Professor Wole Soyinka has asked top Nigerian politicians who participated in the just concluded 2023 general elections to send their spokespersons on vacation to Ukraine.
The Nobel laureate based his call on his dissatisfaction with the destructive comments of political spokespersons in the country, especially during and after the February 25 presidential election and the March 11 governorship elections.
The 88-year-old made the call during a media chat on Monday with Channels Television.
While Soyinka did not mention the name of any spokesperson, his description of a young spokesperson who used destructive ethnic rhetorics fit into the person and activities of Femi Fani-Kayode, the spokesperson of the APC presidential campaign council. He compared their behaviour to what is happening in Ukraine.
“I read the papers of Saturday and Sunday, and I read the pronouncements of one of the spokesmen of the political parties, and I asked myself, ‘Is this coming before the violence which I have been reading about in Lagos or is it coming after?’ What is reported happening, which people I rely on have described to me in Lagos State, is like what is happening somewhere in Ukraine,” he said.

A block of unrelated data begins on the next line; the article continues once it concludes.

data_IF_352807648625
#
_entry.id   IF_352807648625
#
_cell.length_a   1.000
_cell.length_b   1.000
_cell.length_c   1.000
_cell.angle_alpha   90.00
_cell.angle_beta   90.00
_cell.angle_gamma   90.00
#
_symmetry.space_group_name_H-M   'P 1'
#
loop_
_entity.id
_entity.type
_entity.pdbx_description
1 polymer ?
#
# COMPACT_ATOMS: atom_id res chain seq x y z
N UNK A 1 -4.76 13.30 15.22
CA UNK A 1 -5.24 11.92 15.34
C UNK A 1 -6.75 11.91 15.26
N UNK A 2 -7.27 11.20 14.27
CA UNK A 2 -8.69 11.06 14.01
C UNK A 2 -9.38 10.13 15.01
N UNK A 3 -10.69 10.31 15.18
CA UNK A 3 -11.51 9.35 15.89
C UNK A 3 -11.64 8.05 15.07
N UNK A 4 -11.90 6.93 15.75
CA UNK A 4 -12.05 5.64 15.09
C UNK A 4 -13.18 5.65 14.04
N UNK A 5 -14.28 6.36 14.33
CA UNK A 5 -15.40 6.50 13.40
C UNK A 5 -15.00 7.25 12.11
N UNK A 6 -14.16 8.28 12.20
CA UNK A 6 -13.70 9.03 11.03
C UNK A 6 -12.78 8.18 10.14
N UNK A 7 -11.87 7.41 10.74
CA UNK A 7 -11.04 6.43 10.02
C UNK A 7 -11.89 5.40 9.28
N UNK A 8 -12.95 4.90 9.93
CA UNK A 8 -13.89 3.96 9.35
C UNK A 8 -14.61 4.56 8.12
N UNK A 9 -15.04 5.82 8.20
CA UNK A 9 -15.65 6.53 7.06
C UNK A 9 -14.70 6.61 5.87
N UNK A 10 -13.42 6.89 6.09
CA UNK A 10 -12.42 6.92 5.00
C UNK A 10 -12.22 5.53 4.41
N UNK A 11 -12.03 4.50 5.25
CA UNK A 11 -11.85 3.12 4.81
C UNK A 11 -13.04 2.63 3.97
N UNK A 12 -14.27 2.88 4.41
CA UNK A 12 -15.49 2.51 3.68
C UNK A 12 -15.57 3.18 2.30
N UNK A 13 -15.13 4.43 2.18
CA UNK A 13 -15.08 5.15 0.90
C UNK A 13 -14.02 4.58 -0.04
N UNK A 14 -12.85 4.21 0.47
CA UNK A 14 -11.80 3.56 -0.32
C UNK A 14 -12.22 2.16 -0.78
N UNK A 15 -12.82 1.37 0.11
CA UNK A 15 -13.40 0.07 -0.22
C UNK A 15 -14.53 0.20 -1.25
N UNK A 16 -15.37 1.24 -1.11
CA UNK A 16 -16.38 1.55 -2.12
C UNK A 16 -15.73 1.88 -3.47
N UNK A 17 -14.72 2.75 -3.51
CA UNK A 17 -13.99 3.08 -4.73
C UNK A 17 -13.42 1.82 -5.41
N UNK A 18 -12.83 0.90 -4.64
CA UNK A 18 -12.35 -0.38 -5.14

“To read what this fellow who is supposed to be a lawyer, educated, and who has also been from one party to the other and back again, and then back again, for me what this young man was writing at the height of turmoil between ethnic groups in Lagos when he should by now be busy pouring oil on troubled waters is a fascistic language which I complained about earlier.”
Describing the elections as “not exactly the most edifying exercise that we’ve been through,” Soyinka said the tribal rhetorics of political spokespersons have no merit in an actual democratic state, adding that Nigerians can still take back their country.
“We can still come back to that moment where we all said,’ enough of military rule,’ I’m talking about June 12. Everyone came together and demonstrated, not just to ourselves, but to the whole world, that we know what democracy is and how to practice it,” he said.
“Unfortunately, we seem not to have reached that level of democratic consent, as we exhibited on June 12, but we can still come back to it even with this election.”
He then recommended that the first step is for all political contestants “to send all their spokesmen and women on vacation, and say, ‘okay, we have completed the major phase of the electoral process. Thank you very much! You have spoken for us enough; from now on, we are speaking in our own voices,’” Soyinka said.